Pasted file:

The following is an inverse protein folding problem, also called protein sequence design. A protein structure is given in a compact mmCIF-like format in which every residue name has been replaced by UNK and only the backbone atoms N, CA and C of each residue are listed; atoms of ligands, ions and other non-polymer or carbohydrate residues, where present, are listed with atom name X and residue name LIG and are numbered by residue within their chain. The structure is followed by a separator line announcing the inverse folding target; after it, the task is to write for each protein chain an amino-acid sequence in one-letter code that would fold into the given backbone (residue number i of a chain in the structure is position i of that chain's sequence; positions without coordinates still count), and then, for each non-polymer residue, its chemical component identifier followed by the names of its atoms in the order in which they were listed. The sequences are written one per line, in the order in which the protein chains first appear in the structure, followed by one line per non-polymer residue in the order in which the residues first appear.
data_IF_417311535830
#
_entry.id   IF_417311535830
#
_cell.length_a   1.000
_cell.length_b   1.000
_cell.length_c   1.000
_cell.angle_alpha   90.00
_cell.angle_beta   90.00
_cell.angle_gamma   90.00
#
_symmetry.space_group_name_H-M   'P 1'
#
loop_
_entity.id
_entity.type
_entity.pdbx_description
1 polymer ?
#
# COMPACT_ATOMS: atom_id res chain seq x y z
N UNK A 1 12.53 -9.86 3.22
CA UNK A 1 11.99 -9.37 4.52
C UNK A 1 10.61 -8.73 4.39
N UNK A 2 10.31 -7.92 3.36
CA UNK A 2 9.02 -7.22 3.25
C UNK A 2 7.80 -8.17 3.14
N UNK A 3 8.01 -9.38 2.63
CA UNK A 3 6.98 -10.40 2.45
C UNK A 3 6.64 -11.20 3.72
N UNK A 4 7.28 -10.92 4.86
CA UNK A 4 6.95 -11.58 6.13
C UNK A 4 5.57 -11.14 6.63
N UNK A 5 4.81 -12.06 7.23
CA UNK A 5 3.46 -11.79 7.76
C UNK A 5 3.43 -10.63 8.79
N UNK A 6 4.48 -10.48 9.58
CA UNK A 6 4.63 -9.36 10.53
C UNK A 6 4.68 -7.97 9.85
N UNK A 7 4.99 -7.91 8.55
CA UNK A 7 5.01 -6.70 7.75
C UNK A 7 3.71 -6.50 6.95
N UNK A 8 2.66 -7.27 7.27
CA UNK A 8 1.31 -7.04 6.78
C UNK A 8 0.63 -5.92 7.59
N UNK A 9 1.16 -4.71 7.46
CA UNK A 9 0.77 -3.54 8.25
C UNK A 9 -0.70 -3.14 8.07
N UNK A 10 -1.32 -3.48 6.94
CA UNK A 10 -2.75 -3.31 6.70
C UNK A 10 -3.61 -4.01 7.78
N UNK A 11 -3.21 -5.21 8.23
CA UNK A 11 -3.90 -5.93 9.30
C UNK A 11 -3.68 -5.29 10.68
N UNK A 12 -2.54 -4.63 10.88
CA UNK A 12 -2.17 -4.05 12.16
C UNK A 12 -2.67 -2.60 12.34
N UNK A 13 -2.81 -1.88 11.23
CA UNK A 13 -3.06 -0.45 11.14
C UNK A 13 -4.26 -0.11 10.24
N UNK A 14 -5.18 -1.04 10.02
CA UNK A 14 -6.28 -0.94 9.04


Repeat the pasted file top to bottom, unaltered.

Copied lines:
The following is an inverse protein folding problem, also called protein sequence design. A protein structure is given in a compact mmCIF-like format in which every residue name has been replaced by UNK and only the backbone atoms N, CA and C of each residue are listed; atoms of ligands, ions and other non-polymer or carbohydrate residues, where present, are listed with atom name X and residue name LIG and are numbered by residue within their chain. The structure is followed by a separator line announcing the inverse folding target; after it, the task is to write for each protein chain an amino-acid sequence in one-letter code that would fold into the given backbone (residue number i of a chain in the structure is position i of that chain's sequence; positions without coordinates still count), and then, for each non-polymer residue, its chemical component identifier followed by the names of its atoms in the order in which they were listed. The sequences are written one per line, in the order in which the protein chains first appear in the structure, followed by one line per non-polymer residue in the order in which the residues first appear.
data_IF_417311535830
#
_entry.id   IF_417311535830
#
_cell.length_a   1.000
_cell.length_b   1.000
_cell.length_c   1.000
_cell.angle_alpha   90.00
_cell.angle_beta   90.00
_cell.angle_gamma   90.00
#
_symmetry.space_group_name_H-M   'P 1'
#
loop_
_entity.id
_entity.type
_entity.pdbx_description
1 polymer ?
#
# COMPACT_ATOMS: atom_id res chain seq x y z
N UNK A 1 12.53 -9.86 3.22
CA UNK A 1 11.99 -9.37 4.52
C UNK A 1 10.61 -8.73 4.39
N UNK A 2 10.31 -7.92 3.36
CA UNK A 2 9.02 -7.22 3.25
C UNK A 2 7.80 -8.17 3.14
N UNK A 3 8.01 -9.38 2.63
CA UNK A 3 6.98 -10.40 2.45
C UNK A 3 6.64 -11.20 3.72
N UNK A 4 7.28 -10.92 4.86
CA UNK A 4 6.95 -11.58 6.13
C UNK A 4 5.57 -11.14 6.63
N UNK A 5 4.81 -12.06 7.23
CA UNK A 5 3.46 -11.79 7.76
C UNK A 5 3.43 -10.63 8.79
N UNK A 6 4.48 -10.48 9.58
CA UNK A 6 4.63 -9.36 10.53
C UNK A 6 4.68 -7.97 9.85
N UNK A 7 4.99 -7.91 8.55
CA UNK A 7 5.01 -6.70 7.75
C UNK A 7 3.71 -6.50 6.95
N UNK A 8 2.66 -7.27 7.27
CA UNK A 8 1.31 -7.04 6.78
C UNK A 8 0.63 -5.92 7.59
N UNK A 9 1.16 -4.71 7.46
CA UNK A 9 0.77 -3.54 8.25
C UNK A 9 -0.70 -3.14 8.07
N UNK A 10 -1.32 -3.48 6.94
CA UNK A 10 -2.75 -3.31 6.70
C UNK A 10 -3.61 -4.01 7.78
N UNK A 11 -3.21 -5.21 8.23
CA UNK A 11 -3.90 -5.93 9.30
C UNK A 11 -3.68 -5.29 10.68
N UNK A 12 -2.54 -4.63 10.88
CA UNK A 12 -2.17 -4.05 12.16
C UNK A 12 -2.67 -2.60 12.34
N UNK A 13 -2.81 -1.88 11.23
CA UNK A 13 -3.06 -0.45 11.14
C UNK A 13 -4.26 -0.11 10.24
N UNK A 14 -5.18 -1.04 10.02
CA UNK A 14 -6.28 -0.94 9.04